This recognition has paved the way for ideas such as compassionate conservation, in which the lives of animal individuals are valued in conservation, as well as species as a whole, and multi-species justice, which sees non-humans as worthy subjects of justice. In practice, some people are calling for the recognition of animal agency in conservation, where interventions could even be co-designed with the animals themselves. For example, choosing where to place wildlife road crossings based on the preferred routes of the animals living in the area. This would represent a radical departure from the conservation norm.
Lion in the Maasai Mara, Kenya, February 2022
Additionally, as more people begin to sense the inter-relationality of natural systems and beings, the important role of emotion in conservation is coming to the fore. It is argued that emotion is not detrimental to conservation (preserving our life-sustaining ‘Gaian mother’ is inherently emotive) and emotion can even be utilised to enhance conservation outcomes. Such developments inevitably encourage the promotion of ethical and equitable principles in conservation.
One guest at a psychedelic retreat in Europe reflected: “I notice Nature more – it’s more present in my life, I’m aware of flowers and bees pollinating; the cyclical process of life. It’s made me more conscious of what I’m doing to hurt the environment. I’m now vegetarian and I don’t buy new clothes anymore. We are all connected and we need to be gentle.”
In terms of making conservation more equitable, at least for the humans involved, strides have already been made. The Intergovernmental Panel on Biodiversity and Ecosystem Services (IPBES) conceptual framework acknowledges different worldviews, including a spiritual dimension of ‘living-well in balance and harmony with mother earth’.
Similarly, indigenous traditions and knowledge are recognised in the Convention on Biological Diversity (CBD) Post-2020 Framework, which is currently being finalised: ‘Recognition of intergenerational equity, including the transmission of knowledge, language and cultural values associated with biodiversity, especially by indigenous peoples and local communities’.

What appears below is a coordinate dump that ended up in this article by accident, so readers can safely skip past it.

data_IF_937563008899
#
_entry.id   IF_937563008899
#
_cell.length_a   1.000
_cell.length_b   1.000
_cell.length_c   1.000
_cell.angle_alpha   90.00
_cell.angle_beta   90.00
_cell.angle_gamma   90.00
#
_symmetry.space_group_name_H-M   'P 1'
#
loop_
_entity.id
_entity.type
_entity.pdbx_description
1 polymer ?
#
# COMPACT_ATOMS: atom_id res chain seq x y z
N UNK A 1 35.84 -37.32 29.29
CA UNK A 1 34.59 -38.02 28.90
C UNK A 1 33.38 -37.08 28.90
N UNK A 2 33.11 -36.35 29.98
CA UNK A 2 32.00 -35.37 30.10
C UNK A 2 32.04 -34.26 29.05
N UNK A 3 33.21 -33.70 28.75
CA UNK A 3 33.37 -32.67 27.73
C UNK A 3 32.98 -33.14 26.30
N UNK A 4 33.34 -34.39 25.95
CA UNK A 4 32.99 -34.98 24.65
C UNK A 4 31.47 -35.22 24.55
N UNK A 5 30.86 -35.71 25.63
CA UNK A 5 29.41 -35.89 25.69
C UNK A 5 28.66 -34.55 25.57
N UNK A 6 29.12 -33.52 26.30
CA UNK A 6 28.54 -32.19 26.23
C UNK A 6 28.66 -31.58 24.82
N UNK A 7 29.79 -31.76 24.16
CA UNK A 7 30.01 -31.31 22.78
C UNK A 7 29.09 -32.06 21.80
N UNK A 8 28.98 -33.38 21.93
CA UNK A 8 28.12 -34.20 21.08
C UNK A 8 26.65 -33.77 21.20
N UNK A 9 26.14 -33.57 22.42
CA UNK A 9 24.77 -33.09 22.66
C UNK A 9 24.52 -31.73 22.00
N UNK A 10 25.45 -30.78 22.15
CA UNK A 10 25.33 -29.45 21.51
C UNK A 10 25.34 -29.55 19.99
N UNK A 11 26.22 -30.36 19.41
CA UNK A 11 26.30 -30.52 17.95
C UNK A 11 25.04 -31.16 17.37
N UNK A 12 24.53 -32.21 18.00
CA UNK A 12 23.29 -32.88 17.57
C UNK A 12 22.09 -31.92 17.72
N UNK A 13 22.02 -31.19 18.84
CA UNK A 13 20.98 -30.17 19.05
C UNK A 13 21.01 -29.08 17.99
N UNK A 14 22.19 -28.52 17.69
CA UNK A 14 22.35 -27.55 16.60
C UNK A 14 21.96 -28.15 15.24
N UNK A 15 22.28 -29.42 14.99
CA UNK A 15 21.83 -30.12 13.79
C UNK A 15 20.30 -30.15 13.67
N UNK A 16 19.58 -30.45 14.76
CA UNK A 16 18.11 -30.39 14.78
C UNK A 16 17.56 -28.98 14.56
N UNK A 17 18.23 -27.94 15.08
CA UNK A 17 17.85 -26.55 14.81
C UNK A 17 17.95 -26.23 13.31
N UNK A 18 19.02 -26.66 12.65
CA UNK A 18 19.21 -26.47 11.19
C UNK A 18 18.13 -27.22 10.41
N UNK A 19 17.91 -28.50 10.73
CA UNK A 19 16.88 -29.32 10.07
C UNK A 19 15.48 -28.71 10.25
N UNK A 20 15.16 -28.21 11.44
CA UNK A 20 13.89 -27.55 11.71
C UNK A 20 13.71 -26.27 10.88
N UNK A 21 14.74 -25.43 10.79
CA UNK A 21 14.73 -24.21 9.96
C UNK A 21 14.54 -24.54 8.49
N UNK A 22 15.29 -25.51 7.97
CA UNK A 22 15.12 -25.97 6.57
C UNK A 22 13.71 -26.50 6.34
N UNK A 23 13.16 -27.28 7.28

In this wording, nevertheless, the spiritual dimension is omitted and recognition of modern spiritual and cultural practices is missing. Therefore, at present, it seems that there is only tacit acknowledgement of more subjective worldviews. Are we afraid to admit reverence for the sacred in nature?
We needn’t be. Comprehending our relationality in this living system is prudent in order to secure ‘abundant futures’ for all. This could occur through a self-reflexive process of ‘worlding’; making plain and learning from the many ways we view the world, including in different spiritual dimensions.
Some are pioneering this model of nature connectedness. For instance Londolozi, a private wildlife reserve adjacent to the Kruger National Park in South Africa, is reimagining conservation through ‘consciousness awakening’ and partnership with nature. Perhaps such spiritual safaris will become more common place as people actively seek out deeper and more profound experiences for their holidays.
Building a more holistic model of conservation which acknowledges and promotes humans’ innate connection to the earth is possible. In striving for objective conservation, we have often been working against our innate biophilia, or love for the natural world. Recognising the value of new and re-imagined cultural and spiritual practices, such as through non-traditional plant medicine ceremonies or mindfulness practices, has the prospect of transforming conservation. This would have implications from an ethical perspective, for example in how we manage so-called ‘invasive alien’ species or ‘surplus’ animals.
As greater numbers of people embrace the spiritual dimension of nature, it may be possible to make conservation not only more effective in terms of protecting and restoring biodiversity, but more ethical and equitable for humans and more-than-humans alike. A question we may wish to ask ourselves is; what sort of relationship do we want with nature?
Poster at the Pretoria Botanical Gardens, South Africa, April 2022